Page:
Purina: Puppy

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When I first saw this banner ad I couldn’t help but have that girlie reaction – the “awww that’s so cute” reaction.  A cool aspect to this ad is the message it is trying to convey is not immediately clear to the viewer. When you click on one of the commands and the dog does not follow the command the you automatically think something is wrong with the banner ad and then continue to click through to see what happens next. By employing this strategy it makes the banner ad more interesting and captivates its audience.

This banner ad begins with three simple words: fetch, speak and sit. Scott McCloud, in his book Understanding Comics states that non-pictorial icons have a fixed and absolute meaning. I tend to think otherwise. I think the meaning depends on the context. Because there is a picture of a dog there is an expectation of what fetch, speak and sit mean. These words would have totally different meanings in a different context.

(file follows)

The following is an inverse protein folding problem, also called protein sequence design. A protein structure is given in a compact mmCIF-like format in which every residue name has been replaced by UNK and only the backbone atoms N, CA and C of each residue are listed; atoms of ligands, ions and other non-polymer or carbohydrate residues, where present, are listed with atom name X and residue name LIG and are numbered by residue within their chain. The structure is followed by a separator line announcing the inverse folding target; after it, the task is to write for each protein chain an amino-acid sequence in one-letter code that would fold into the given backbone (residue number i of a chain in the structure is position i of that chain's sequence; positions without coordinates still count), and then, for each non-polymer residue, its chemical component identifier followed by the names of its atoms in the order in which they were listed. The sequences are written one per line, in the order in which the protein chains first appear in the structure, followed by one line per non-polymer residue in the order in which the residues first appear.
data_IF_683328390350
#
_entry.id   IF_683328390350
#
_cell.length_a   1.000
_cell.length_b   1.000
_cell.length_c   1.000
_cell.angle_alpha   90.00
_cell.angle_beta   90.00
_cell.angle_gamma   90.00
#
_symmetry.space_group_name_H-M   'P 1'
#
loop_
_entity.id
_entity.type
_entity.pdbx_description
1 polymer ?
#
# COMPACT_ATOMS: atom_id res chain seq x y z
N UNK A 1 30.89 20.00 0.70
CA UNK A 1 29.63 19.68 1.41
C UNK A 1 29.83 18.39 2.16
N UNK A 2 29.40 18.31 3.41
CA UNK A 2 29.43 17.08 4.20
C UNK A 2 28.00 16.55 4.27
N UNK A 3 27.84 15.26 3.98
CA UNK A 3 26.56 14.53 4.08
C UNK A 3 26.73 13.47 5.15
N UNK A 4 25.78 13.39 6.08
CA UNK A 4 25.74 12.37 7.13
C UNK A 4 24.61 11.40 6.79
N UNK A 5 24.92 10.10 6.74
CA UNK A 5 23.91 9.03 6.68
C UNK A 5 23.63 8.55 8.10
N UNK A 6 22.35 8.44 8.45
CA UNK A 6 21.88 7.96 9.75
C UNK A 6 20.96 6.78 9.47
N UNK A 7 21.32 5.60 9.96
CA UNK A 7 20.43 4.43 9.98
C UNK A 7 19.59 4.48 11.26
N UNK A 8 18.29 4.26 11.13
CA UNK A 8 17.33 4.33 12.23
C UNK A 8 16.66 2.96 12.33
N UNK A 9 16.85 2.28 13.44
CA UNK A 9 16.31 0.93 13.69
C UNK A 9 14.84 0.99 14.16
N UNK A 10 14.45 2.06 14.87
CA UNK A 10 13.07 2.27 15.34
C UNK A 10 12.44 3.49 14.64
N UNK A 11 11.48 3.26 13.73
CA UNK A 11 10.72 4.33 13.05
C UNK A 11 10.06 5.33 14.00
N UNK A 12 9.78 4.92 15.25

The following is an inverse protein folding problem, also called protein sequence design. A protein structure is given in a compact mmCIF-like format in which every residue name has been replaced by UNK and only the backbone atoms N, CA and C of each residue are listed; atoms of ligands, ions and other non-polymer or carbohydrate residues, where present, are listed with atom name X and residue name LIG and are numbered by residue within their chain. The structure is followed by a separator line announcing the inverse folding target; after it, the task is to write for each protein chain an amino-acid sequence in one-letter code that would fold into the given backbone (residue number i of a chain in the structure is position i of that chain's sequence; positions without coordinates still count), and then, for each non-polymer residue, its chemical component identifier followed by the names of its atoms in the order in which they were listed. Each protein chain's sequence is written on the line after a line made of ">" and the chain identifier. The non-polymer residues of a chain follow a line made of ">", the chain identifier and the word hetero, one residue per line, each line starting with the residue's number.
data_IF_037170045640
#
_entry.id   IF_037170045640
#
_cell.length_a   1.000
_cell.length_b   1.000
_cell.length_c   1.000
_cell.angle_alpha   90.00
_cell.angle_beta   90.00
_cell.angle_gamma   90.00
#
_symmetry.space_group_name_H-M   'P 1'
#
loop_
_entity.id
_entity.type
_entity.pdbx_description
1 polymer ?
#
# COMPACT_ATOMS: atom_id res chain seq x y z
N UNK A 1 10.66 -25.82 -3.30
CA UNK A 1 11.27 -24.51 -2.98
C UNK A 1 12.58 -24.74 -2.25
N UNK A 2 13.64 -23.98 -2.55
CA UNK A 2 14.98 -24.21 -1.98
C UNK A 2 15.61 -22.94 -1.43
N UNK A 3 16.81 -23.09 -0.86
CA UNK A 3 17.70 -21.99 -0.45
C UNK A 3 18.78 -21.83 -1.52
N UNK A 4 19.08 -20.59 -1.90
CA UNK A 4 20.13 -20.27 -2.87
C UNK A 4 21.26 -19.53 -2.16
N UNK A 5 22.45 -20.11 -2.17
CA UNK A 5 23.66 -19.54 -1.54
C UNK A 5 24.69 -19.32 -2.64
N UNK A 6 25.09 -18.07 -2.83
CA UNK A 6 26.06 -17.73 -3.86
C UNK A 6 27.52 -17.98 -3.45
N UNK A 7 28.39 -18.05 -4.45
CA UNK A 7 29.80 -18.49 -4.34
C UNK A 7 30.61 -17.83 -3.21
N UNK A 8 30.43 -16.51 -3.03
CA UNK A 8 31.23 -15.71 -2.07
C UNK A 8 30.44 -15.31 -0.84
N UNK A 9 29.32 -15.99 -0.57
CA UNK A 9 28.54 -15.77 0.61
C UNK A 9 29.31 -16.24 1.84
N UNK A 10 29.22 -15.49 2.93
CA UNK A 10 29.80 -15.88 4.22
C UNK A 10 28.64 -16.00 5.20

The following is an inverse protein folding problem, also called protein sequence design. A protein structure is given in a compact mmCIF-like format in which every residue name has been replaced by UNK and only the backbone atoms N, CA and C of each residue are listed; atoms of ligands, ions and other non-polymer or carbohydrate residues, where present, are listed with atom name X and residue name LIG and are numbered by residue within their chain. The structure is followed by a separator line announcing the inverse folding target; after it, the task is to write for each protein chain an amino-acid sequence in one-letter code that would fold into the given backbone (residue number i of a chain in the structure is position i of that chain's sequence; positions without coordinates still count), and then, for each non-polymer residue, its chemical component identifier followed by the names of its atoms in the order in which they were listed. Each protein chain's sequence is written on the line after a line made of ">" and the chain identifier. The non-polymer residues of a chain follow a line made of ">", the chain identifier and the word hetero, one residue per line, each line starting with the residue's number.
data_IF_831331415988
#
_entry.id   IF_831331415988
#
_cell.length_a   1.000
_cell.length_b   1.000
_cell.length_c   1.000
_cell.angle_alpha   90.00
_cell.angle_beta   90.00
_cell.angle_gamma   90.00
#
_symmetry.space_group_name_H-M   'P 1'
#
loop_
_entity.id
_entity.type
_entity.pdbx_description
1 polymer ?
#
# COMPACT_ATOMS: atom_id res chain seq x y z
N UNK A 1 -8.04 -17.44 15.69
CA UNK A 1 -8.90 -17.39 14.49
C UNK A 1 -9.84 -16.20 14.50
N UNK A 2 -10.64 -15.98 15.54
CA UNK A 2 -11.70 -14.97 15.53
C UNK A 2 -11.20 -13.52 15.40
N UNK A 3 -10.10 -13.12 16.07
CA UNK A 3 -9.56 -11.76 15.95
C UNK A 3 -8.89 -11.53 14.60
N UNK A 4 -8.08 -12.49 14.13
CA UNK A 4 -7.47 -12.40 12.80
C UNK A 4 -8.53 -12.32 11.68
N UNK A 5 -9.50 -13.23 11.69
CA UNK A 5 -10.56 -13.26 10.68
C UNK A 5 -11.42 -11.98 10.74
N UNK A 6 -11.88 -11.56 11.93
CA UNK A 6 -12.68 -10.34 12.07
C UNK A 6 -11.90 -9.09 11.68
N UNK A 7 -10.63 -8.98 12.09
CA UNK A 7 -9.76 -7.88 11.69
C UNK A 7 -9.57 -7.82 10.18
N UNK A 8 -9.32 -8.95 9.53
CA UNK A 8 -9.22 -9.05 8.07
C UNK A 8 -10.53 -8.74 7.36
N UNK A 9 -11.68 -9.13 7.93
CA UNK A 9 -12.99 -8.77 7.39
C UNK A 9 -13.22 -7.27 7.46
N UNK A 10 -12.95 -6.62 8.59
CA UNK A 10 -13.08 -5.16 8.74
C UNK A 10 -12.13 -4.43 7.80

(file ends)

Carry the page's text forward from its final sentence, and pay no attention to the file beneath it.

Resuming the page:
In looking at the cartoon of the dog I think McCloud is correct in stating that a cartoon simplifies a story line. He says that there is an ability of a cartoon to focus our attention on an idea. I think the cartoon of this dog helps focus the audience. It focuses us on the message that the dog is not responding correctly to commands and that the Purina Puppy and Kitten Club can give you tips to training your dog.

The text along with the cartoon work well together in producing an enticing banner ad .

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This entry was written by tonidibona and published on March 27, 2012 at 3:35 pm. It’s filed under advertising, Online advertisements, Semiotics and tagged , , . Bookmark the permalink. Follow any comments here with the RSS feed for this post.

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